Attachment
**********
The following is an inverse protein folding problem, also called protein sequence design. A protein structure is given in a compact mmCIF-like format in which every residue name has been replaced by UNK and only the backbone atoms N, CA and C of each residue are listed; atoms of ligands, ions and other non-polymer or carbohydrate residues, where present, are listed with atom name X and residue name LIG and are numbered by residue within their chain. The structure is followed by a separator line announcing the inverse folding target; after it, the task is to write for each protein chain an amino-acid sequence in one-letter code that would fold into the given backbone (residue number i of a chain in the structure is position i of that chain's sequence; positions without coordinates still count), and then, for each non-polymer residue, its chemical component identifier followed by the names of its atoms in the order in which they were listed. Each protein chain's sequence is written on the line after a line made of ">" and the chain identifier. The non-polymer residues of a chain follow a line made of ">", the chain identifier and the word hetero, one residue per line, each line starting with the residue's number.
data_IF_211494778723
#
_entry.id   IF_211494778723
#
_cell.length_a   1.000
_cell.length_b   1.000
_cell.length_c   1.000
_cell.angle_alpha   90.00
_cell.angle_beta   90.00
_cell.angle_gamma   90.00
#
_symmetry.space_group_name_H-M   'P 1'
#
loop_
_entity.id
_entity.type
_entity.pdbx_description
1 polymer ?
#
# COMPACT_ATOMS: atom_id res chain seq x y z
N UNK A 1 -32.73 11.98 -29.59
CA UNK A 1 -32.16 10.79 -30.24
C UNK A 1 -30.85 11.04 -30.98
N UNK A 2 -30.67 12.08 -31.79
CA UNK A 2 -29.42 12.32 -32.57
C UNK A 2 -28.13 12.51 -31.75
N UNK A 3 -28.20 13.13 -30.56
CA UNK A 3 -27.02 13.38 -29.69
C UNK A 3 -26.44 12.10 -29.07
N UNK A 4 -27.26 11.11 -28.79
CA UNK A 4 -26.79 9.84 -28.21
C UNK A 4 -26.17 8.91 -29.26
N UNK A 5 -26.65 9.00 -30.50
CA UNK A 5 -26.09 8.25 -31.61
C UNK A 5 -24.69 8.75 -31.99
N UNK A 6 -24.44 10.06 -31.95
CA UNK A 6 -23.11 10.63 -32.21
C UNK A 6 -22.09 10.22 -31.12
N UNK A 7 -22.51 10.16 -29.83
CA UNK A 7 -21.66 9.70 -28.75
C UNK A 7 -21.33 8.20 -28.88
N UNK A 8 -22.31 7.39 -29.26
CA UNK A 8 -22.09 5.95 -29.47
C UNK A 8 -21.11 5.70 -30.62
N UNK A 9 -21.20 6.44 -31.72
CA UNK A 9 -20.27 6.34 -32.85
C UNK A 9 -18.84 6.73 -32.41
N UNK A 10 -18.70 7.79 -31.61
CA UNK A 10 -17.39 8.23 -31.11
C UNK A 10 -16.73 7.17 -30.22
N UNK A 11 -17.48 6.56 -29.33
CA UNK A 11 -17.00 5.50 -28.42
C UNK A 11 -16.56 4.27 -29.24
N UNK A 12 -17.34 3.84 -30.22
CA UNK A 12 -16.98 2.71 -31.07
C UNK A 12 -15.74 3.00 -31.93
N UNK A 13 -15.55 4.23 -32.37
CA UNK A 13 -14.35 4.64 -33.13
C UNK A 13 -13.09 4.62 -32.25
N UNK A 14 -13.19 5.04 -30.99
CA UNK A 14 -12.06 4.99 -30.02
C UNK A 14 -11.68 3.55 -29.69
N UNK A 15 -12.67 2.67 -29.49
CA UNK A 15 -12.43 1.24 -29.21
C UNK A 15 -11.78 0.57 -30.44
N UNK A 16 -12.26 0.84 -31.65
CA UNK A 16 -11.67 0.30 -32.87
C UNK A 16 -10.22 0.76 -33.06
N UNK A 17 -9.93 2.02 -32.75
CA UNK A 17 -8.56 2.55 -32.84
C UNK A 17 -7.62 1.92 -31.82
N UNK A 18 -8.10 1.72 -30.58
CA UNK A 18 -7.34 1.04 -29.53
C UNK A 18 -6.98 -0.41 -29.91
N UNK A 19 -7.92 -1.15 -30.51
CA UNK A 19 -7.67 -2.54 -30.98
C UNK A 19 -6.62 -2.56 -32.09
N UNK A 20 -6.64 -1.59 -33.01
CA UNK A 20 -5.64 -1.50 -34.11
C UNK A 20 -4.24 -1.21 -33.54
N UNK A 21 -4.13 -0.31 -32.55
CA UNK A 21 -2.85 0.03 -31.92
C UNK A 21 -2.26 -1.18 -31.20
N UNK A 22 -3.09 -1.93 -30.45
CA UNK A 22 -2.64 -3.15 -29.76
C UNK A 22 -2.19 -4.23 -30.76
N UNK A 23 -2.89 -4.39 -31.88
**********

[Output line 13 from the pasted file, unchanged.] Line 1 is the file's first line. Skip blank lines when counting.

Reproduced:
_symmetry.space_group_name_H-M   'P 1'